A WANDERING SCHOLAR IN THE LEVANT.* ONE must go back
to Eothen to find so delightful a book of Eastern travel as A Wandering Scholar in the Levant. Without being the least imitative in style or intention, and conceived from a perfectly different standpoint, the present work has the humour and the humanity, both as regards life and literature, which delight us in Kinglake's famous volume. Mr. Hogarth has described himself as a scholar, and a scholar he is if we give to that word its fullest and best meaning. The true scholar regards, appreciates, and understands litera- ture and learning as the true man of the world regards, appreciates, and understands life. He is the man of the world of study. Mr. Hogarth is by vocation an archmologist and a traveller, but he never allows himself to be mastered by either archmology or the love of exploring and describing un- frequented places, but keeps the just balance of literature. But when your scholar has the gift of style, is also a person endowed with the spirit of adventure and the courage and resource of an explorer, and finally travels up and down what is still the most fascinating and romantic place in the world—Asia Minor—it would be nothing but a miracle if he • A Wanderiss Scholar in the Levant. By David G. Hogarth. With Matra tione. London : John Murray. 1.896.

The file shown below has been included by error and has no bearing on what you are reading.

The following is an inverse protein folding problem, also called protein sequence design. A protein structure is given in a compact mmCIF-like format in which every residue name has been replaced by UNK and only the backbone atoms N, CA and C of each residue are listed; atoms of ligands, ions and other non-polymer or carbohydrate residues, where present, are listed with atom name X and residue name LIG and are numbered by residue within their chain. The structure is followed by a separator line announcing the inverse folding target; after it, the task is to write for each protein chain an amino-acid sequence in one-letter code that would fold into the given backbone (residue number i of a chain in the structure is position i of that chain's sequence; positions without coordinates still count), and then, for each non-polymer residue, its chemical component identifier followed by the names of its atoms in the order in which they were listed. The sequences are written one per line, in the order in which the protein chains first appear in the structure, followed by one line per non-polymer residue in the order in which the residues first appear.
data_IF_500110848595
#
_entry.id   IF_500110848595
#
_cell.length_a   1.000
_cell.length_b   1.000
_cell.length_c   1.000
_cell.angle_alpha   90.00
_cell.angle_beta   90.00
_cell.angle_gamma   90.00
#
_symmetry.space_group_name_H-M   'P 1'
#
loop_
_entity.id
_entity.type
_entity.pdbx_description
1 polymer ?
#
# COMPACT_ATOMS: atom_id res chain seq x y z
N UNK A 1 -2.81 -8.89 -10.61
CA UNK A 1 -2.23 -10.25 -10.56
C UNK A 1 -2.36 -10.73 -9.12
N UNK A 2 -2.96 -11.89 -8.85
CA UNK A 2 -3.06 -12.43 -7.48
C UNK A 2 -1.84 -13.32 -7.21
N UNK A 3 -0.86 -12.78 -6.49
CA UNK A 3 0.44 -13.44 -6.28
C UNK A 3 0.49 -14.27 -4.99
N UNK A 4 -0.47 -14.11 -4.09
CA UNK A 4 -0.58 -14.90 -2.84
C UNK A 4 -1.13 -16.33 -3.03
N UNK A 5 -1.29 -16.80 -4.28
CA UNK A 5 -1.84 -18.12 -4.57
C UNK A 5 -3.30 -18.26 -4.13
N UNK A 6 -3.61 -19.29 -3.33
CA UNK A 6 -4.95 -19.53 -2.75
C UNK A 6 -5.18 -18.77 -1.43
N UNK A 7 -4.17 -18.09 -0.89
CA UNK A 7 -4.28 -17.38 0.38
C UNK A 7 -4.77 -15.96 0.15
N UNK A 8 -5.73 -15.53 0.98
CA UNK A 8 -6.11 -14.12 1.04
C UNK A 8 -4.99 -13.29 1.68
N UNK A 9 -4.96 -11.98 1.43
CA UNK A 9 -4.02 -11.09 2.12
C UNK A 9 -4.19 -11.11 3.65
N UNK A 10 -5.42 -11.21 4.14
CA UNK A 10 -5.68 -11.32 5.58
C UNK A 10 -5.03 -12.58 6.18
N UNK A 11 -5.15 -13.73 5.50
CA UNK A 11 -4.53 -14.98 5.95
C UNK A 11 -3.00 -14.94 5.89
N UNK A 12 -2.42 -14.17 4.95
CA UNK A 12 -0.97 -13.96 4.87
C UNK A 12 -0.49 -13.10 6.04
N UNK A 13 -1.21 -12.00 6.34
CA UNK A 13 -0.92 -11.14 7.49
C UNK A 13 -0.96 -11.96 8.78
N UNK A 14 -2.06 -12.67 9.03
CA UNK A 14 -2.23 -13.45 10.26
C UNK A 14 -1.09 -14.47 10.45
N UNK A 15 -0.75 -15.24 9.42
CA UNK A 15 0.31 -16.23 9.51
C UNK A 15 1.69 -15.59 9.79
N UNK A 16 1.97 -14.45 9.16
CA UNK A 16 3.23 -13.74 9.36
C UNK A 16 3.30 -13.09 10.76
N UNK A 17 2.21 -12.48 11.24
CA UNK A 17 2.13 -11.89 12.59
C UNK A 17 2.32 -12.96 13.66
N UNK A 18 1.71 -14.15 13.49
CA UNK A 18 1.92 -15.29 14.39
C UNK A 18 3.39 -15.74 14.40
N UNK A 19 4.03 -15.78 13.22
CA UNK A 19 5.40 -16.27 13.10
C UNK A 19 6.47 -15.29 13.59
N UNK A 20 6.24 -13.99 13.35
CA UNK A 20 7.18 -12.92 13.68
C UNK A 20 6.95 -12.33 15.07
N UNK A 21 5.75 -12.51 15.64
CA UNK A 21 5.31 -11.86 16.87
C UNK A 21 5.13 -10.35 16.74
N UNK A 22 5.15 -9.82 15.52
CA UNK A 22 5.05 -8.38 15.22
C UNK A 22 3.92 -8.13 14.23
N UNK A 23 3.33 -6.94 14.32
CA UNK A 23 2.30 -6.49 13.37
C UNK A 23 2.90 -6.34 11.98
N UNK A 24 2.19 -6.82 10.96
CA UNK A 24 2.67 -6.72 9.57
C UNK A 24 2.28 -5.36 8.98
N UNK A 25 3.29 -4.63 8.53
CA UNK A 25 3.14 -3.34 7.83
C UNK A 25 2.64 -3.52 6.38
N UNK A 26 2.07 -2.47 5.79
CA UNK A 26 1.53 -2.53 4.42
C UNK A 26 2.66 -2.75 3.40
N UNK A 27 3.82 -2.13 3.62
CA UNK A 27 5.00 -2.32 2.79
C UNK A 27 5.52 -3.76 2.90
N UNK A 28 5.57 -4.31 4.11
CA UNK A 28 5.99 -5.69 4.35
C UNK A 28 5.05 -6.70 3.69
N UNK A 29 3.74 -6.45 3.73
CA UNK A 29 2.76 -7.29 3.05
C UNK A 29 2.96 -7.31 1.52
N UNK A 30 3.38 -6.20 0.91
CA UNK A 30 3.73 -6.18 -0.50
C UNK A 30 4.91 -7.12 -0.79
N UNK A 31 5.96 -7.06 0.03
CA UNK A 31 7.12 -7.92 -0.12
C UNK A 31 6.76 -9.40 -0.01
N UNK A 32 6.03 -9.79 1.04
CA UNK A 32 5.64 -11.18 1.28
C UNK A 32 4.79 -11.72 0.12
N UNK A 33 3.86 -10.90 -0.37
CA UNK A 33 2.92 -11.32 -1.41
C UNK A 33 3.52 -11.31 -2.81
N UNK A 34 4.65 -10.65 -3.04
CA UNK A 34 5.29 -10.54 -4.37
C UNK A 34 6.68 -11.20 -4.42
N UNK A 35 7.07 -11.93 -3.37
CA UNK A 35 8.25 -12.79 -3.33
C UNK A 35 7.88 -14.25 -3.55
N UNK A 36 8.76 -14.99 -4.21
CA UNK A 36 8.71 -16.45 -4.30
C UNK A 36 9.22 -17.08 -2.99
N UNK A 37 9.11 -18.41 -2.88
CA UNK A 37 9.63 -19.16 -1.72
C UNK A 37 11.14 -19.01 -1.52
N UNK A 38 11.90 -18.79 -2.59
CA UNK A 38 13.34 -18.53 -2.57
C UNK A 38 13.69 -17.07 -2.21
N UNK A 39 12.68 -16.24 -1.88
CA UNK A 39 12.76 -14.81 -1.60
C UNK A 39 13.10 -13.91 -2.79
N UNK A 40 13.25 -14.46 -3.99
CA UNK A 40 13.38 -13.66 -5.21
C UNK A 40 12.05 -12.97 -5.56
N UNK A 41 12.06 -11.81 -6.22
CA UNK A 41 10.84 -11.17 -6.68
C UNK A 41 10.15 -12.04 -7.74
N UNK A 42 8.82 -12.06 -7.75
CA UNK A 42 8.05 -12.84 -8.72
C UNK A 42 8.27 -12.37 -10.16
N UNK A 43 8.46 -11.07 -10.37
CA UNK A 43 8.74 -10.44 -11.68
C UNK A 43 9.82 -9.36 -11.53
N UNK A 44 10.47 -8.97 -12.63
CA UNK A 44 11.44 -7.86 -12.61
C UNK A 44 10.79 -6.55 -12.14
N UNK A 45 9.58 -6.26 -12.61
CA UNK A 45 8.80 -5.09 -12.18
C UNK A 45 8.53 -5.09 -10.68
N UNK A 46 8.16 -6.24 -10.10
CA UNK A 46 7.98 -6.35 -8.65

were to produce a dull book. The miracle has not taken place. Mr. Hogarth's little volume is full to the brim of entertaining reading and pleasant anecdotes of Kurds and Turks and Cypriots, of descriptions of cities rather desolate than ruined, of reflections on the life and faith and politics of the Levant. Most wisely Mr. Hogarth has neglected all the ordinary literary paraphernalia of a book of travel. He does not take us religiously stage by stage and day by day till he has dragged us at his heels through half a continent. Instead, he has most artfully written a series of brilliant essays, inter- spersed—nay, shot through—with personal illustrations from his wanderings in Asia Minor. The effect is not unlike that produced by some of Mr. Stevenson's essays of travel, except that here we have a more magnificent background. Instead of the Cevennes, the Taurus or the mountains of Anatolia, and in lieu of the pleasant rivers of France and Belgium, the Euphrates in flood, lashing the masonry of a giant Roman bridge.